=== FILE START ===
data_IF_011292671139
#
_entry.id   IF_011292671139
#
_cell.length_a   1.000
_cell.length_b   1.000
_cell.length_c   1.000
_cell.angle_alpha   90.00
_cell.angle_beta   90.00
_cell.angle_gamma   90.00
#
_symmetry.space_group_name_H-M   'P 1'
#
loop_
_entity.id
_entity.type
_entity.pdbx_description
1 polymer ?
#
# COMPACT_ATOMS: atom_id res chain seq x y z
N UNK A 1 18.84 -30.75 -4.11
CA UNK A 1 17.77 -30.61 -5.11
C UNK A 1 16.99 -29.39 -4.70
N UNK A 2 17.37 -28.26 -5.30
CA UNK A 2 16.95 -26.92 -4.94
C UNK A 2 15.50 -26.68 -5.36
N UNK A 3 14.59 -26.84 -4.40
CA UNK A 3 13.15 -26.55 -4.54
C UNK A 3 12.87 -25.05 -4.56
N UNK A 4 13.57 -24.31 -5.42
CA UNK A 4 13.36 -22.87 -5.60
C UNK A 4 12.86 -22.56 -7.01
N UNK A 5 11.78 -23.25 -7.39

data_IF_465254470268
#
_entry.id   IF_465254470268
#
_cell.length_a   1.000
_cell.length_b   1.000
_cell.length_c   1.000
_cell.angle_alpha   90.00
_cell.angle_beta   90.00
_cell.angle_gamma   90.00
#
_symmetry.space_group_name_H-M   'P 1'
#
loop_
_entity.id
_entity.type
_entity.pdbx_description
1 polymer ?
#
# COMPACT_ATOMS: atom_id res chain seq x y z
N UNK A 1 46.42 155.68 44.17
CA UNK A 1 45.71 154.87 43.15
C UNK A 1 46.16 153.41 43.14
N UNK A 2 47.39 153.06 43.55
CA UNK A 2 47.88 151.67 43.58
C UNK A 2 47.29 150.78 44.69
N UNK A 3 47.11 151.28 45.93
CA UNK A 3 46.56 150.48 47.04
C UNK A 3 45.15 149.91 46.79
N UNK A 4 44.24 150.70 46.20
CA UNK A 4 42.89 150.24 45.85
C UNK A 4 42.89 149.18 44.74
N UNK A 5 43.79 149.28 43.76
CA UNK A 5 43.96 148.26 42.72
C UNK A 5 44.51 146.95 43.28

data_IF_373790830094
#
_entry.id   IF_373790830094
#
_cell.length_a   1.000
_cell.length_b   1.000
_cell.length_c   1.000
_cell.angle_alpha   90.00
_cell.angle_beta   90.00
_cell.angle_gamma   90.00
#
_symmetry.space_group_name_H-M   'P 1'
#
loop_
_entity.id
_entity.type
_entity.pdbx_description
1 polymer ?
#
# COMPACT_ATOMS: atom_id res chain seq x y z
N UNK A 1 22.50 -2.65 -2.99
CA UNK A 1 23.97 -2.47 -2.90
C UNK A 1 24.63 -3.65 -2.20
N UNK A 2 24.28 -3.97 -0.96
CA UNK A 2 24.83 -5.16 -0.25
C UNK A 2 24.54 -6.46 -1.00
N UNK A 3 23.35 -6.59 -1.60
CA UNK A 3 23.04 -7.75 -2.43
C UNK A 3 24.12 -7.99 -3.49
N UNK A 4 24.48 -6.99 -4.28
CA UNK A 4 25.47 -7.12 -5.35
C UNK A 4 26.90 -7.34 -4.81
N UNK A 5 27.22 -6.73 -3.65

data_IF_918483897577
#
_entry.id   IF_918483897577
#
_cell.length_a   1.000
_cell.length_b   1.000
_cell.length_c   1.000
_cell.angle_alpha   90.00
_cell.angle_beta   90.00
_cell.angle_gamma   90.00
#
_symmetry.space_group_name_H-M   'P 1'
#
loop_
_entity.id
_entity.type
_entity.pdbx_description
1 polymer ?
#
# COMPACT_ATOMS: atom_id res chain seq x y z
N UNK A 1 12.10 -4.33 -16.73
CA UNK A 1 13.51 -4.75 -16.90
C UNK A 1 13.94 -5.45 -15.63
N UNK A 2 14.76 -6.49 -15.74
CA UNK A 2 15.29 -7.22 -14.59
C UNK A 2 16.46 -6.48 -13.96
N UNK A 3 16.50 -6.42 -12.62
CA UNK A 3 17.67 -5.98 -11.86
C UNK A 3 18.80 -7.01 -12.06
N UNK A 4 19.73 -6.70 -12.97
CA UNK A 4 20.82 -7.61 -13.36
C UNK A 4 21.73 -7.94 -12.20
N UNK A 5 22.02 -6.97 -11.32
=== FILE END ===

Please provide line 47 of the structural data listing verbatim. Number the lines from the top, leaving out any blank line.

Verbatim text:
loop_